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Message from the Commissioner

I am pleased to introduce the revised version of Building an Indigenous Employment StrategyA Starter Kit for Commonwealth Agencies (the Kit). The Kit was first developed in 2008 to assist in the development of Indigenous Employment Strategies across the Australian Public Service (APS), and has now been expanded to assist all Commonwealth
agencies. The Kit has been reviewed and updated by the Australian Public Service Commission in partnership with the Department of Education, Employment and Workplace Relations.

Improving employment outcomes for Indigenous Australians is now a responsibility for all agencies across the Commonwealth public sector.

The national agenda is clear:

  • Halve the gap in employment outcomes between Indigenous and non-Indigenous Australians by 2018.
  • Increase the representation of Indigenous Australians across the Commonwealth public sector to 2.7% by 2015.

In quantifiable terms, an extra 6000 Indigenous Australians need to be employed into the Commonwealth public sector to meet the 2015 target. The reality is that all agencies have to be more effective at attracting and recruiting Indigenous Australians, and providing rewarding career pathways to support
retention and development.

As we work towards the 2015 target, I encourage agencies not to see this as the end point, but rather as an ongoing process to improve Indigenous employment.

Indigenous employees play a key role in the public sector as they contribute not only to their own career goals, but to broader issues around helping to change perceptions of cultural diversity and respect. They also provide pathways into Indigenous communities and organisations, built from a deeper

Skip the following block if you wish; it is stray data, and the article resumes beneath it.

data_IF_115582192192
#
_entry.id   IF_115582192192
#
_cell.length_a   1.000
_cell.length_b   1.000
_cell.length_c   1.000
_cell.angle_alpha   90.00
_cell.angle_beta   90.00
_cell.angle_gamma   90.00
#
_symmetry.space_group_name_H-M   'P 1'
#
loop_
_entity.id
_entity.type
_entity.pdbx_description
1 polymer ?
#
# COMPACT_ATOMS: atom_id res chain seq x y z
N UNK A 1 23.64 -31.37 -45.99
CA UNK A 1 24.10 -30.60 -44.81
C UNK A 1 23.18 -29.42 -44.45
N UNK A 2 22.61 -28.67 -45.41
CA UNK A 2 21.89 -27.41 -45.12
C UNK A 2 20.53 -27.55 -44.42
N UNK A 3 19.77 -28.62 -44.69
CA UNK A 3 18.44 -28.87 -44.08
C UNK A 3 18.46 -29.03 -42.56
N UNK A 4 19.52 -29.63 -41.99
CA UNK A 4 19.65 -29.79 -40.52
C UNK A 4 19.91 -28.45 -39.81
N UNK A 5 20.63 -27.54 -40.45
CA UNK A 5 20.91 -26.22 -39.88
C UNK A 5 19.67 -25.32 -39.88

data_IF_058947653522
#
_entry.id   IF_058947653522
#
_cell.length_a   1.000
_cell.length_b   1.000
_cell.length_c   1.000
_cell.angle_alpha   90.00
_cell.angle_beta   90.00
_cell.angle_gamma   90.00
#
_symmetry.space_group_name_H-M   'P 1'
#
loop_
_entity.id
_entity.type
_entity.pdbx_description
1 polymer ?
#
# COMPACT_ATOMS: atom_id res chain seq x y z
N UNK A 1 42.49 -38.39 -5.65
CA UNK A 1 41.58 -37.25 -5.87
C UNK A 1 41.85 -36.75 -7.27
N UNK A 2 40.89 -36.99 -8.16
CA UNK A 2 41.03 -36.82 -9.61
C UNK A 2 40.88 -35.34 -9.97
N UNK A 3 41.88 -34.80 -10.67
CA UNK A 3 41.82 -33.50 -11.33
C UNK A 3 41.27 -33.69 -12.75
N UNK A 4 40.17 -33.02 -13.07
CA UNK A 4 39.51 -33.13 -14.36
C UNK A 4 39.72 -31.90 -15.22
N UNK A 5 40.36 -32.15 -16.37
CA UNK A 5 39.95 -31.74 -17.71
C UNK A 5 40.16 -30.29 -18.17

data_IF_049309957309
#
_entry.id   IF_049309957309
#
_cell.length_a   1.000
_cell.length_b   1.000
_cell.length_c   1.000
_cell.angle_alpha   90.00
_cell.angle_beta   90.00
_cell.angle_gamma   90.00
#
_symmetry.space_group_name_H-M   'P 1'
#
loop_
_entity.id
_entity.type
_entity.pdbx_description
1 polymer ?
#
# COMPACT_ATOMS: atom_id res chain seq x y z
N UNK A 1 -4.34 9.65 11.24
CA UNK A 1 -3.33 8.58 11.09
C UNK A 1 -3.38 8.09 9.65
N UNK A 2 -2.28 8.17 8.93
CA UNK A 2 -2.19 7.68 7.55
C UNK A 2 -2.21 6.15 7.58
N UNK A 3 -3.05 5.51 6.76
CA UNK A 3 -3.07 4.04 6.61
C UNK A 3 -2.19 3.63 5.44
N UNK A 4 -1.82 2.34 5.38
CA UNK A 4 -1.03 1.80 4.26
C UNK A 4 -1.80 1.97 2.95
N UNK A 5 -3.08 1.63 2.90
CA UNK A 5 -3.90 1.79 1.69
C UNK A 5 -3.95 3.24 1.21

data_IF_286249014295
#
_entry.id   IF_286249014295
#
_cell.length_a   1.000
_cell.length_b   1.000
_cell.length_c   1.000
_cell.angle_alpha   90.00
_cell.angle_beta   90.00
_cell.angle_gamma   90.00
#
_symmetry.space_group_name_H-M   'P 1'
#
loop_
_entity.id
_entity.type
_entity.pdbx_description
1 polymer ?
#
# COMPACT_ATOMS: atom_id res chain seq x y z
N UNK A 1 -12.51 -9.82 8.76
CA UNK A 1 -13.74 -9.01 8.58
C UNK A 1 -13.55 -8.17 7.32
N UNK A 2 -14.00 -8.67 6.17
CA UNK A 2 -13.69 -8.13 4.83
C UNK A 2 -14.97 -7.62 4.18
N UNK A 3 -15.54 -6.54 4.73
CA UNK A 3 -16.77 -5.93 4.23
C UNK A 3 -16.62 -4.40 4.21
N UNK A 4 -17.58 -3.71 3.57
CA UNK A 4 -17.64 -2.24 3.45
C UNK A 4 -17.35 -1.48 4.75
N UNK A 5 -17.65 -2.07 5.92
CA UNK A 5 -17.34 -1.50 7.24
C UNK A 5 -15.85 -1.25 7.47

understanding of culture and communication. It is these Indigenous Australians, who will help in Closing the Gap and making sustainable change.

In the 2009–10 State of the Service Report, 76% of Indigenous employees rated 'making a difference' as their top attraction attribute, compared to 66% of other employees. This indicates a good motivational fit to the ethos of public sector work. What we need to do as agencies, is match that by
better promoting ourselves in the recruitment market, and delivering rewarding and supportive careers.

Across the Commonwealth public sector, agencies are at different stages in addressing Indigenous employment issues. An Indigenous Employment Strategy is an important tool to confirm your agency's commitment, identify the areas to make improvements, and outline actions for moving forward. It is the
starting point to bring about the organisational change required to provide meaningful steps to improve Indigenous employment.

These approaches are essentially about building business capability and practising good people management, and I encourage you to continue working towards improving Indigenous employment outcomes in your agency.


Stephen Sedgwick

Australian Public Service Commissioner
October 2011